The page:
Similarly, a trader believes that the relationship between near-month wheat futures and later-dated wheat futures currently trades significantly above its historical range. This could be due to anomalies in the cost of carry, weather patterns, or supply and/or demand. The trader can sell the spread, hoping that its value will soon return to normal. Or, he or she can buy a put spread option to accomplish the same goal, but at a much lower initial cost.

Spread Options Strategies

Remember, spread options, which are specific derivative contracts, are not options spreads, which are strategies used in trading options. However, because spread options act as most other vanilla options, a trader can in turn implement an options spread on spread options—buying and selling different options based on the same underlying spread.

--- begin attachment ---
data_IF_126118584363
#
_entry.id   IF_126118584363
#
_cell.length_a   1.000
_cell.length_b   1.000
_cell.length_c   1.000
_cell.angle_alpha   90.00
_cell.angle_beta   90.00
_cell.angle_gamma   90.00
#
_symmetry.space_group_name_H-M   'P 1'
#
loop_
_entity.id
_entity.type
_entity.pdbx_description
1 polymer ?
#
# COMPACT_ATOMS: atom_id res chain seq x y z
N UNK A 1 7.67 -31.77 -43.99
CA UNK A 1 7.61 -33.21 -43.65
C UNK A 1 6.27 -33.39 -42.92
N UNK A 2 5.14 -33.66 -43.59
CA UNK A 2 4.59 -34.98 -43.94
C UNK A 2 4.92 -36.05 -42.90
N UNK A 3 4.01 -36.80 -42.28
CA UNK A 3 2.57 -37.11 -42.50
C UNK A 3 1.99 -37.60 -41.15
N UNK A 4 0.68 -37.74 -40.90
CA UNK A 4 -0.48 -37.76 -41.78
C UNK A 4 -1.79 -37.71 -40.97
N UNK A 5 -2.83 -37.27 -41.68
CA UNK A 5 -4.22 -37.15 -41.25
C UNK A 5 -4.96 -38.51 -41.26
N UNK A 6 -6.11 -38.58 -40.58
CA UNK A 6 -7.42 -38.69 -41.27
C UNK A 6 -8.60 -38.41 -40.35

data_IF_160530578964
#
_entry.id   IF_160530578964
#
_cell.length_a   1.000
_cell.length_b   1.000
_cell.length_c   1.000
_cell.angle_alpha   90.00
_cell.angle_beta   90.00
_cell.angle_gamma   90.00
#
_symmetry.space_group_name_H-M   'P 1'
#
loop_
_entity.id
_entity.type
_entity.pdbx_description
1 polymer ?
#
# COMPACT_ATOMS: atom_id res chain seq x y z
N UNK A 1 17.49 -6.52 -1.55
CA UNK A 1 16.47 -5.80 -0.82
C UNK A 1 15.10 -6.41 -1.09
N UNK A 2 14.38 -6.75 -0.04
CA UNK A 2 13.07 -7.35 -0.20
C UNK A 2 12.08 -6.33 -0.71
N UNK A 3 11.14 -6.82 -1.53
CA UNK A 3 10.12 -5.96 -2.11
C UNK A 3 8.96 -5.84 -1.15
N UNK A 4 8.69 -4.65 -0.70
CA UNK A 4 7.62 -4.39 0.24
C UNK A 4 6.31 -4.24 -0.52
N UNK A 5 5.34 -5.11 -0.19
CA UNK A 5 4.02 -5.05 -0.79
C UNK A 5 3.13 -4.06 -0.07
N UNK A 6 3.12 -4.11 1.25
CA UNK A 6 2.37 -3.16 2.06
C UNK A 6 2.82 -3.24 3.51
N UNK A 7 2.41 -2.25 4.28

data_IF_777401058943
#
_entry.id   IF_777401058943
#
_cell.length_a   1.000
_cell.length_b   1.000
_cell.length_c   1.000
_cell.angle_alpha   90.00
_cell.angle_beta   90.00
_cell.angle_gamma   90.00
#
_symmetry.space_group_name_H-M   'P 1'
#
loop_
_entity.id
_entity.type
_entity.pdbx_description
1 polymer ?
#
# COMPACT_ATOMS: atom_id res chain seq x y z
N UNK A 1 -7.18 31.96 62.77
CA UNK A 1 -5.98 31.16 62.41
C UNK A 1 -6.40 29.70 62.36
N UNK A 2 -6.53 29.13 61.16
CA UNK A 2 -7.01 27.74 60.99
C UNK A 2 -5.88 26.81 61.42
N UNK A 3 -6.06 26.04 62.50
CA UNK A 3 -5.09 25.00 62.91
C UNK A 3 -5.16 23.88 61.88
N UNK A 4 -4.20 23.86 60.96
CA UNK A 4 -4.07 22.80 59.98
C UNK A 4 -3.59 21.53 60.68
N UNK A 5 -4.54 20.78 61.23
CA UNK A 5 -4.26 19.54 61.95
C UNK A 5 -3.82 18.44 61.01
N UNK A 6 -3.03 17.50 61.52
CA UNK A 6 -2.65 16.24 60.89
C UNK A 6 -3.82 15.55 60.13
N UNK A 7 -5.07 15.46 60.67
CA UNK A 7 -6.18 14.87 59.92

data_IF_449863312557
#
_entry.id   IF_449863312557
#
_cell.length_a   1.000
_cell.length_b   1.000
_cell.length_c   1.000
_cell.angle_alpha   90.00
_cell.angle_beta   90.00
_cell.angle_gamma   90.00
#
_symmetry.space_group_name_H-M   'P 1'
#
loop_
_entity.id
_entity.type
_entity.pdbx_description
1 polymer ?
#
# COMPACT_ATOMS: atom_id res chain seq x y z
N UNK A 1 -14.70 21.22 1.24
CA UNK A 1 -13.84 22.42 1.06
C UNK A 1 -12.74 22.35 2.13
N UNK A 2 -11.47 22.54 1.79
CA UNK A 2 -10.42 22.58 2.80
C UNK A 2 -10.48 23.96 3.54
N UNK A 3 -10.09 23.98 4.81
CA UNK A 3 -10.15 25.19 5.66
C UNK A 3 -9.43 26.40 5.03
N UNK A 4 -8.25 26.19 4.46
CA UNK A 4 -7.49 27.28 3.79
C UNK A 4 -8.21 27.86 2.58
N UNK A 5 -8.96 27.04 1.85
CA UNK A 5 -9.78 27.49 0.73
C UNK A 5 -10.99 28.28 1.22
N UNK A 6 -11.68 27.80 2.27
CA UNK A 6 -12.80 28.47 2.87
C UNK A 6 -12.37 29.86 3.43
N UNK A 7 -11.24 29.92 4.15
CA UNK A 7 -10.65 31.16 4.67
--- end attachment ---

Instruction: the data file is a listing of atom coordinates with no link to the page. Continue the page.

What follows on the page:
All options give the holder the right, but not the obligation, to buy or sell a specified underlying asset at a specific price at or by a specific date. Here, the underlying is the difference in price of two or more assets. Other than that, all strategies, from bull call spreads to iron condors, are theoretically possible. The caveat is that the market for these exotic options is not as robust as it is for vanilla options. The major exceptions would be crack and crush spread options, which trade on the CME Group, so the markets there are more reliable. Therefore, these options strategies are more readily available.